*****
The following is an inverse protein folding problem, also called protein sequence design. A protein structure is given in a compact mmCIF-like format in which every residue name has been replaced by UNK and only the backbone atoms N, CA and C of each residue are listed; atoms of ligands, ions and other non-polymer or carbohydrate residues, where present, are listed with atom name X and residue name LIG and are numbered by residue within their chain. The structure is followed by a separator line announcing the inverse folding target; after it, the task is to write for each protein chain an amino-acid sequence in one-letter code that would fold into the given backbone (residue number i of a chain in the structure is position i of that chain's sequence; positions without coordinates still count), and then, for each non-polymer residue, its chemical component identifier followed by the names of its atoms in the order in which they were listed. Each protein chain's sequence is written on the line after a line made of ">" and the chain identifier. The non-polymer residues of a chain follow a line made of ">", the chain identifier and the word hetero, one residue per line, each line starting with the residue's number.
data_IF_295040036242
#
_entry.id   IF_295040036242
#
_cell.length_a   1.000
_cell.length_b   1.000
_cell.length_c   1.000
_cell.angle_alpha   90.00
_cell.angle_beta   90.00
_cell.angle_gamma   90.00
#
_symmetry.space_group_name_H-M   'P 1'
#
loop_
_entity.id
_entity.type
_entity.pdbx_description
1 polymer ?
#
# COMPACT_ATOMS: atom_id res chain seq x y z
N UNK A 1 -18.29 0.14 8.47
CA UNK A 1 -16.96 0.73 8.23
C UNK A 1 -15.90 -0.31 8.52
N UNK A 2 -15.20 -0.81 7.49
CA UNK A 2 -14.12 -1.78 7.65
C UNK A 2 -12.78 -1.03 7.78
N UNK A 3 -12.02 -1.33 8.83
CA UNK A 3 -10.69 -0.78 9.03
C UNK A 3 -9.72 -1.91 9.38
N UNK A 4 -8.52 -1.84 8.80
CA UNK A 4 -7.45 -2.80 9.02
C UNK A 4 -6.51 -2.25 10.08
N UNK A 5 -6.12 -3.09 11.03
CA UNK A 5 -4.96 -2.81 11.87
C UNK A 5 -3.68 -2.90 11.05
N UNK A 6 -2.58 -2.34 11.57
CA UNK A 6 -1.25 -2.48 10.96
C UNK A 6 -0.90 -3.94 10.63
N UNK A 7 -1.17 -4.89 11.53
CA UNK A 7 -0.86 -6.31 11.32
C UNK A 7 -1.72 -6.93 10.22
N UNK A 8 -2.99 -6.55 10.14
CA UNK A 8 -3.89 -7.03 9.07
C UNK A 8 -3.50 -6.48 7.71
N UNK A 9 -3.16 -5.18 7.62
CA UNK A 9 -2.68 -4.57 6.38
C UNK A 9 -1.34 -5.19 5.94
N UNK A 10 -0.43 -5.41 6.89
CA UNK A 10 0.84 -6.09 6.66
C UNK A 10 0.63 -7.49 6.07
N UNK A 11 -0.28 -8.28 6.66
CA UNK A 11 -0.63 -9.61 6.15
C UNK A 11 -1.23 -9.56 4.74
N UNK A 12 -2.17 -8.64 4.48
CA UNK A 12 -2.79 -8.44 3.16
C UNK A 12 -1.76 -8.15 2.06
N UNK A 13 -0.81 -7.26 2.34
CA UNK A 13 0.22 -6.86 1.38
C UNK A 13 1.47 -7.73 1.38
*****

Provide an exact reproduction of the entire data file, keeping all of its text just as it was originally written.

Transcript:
The following is an inverse protein folding problem, also called protein sequence design. A protein structure is given in a compact mmCIF-like format in which every residue name has been replaced by UNK and only the backbone atoms N, CA and C of each residue are listed; atoms of ligands, ions and other non-polymer or carbohydrate residues, where present, are listed with atom name X and residue name LIG and are numbered by residue within their chain. The structure is followed by a separator line announcing the inverse folding target; after it, the task is to write for each protein chain an amino-acid sequence in one-letter code that would fold into the given backbone (residue number i of a chain in the structure is position i of that chain's sequence; positions without coordinates still count), and then, for each non-polymer residue, its chemical component identifier followed by the names of its atoms in the order in which they were listed. Each protein chain's sequence is written on the line after a line made of ">" and the chain identifier. The non-polymer residues of a chain follow a line made of ">", the chain identifier and the word hetero, one residue per line, each line starting with the residue's number.
data_IF_295040036242
#
_entry.id   IF_295040036242
#
_cell.length_a   1.000
_cell.length_b   1.000
_cell.length_c   1.000
_cell.angle_alpha   90.00
_cell.angle_beta   90.00
_cell.angle_gamma   90.00
#
_symmetry.space_group_name_H-M   'P 1'
#
loop_
_entity.id
_entity.type
_entity.pdbx_description
1 polymer ?
#
# COMPACT_ATOMS: atom_id res chain seq x y z
N UNK A 1 -18.29 0.14 8.47
CA UNK A 1 -16.96 0.73 8.23
C UNK A 1 -15.90 -0.31 8.52
N UNK A 2 -15.20 -0.81 7.49
CA UNK A 2 -14.12 -1.78 7.65
C UNK A 2 -12.78 -1.03 7.78
N UNK A 3 -12.02 -1.33 8.83
CA UNK A 3 -10.69 -0.78 9.03
C UNK A 3 -9.72 -1.91 9.38
N UNK A 4 -8.52 -1.84 8.80
CA UNK A 4 -7.45 -2.80 9.02
C UNK A 4 -6.51 -2.25 10.08
N UNK A 5 -6.12 -3.09 11.03
CA UNK A 5 -4.96 -2.81 11.87
C UNK A 5 -3.68 -2.90 11.05
N UNK A 6 -2.58 -2.34 11.57
CA UNK A 6 -1.25 -2.48 10.96
C UNK A 6 -0.90 -3.94 10.63
N UNK A 7 -1.17 -4.89 11.53
CA UNK A 7 -0.86 -6.31 11.32
C UNK A 7 -1.72 -6.93 10.22
N UNK A 8 -2.99 -6.55 10.14
CA UNK A 8 -3.89 -7.03 9.07
C UNK A 8 -3.50 -6.48 7.71
N UNK A 9 -3.16 -5.18 7.62
CA UNK A 9 -2.68 -4.57 6.38
C UNK A 9 -1.34 -5.19 5.94
N UNK A 10 -0.43 -5.41 6.89
CA UNK A 10 0.84 -6.09 6.66
C UNK A 10 0.63 -7.49 6.07
N UNK A 11 -0.28 -8.28 6.66
CA UNK A 11 -0.63 -9.61 6.15
C UNK A 11 -1.23 -9.56 4.74
N UNK A 12 -2.17 -8.64 4.48
CA UNK A 12 -2.79 -8.44 3.16
C UNK A 12 -1.76 -8.15 2.06
N UNK A 13 -0.81 -7.26 2.34
CA UNK A 13 0.22 -6.86 1.38
C UNK A 13 1.47 -7.73 1.38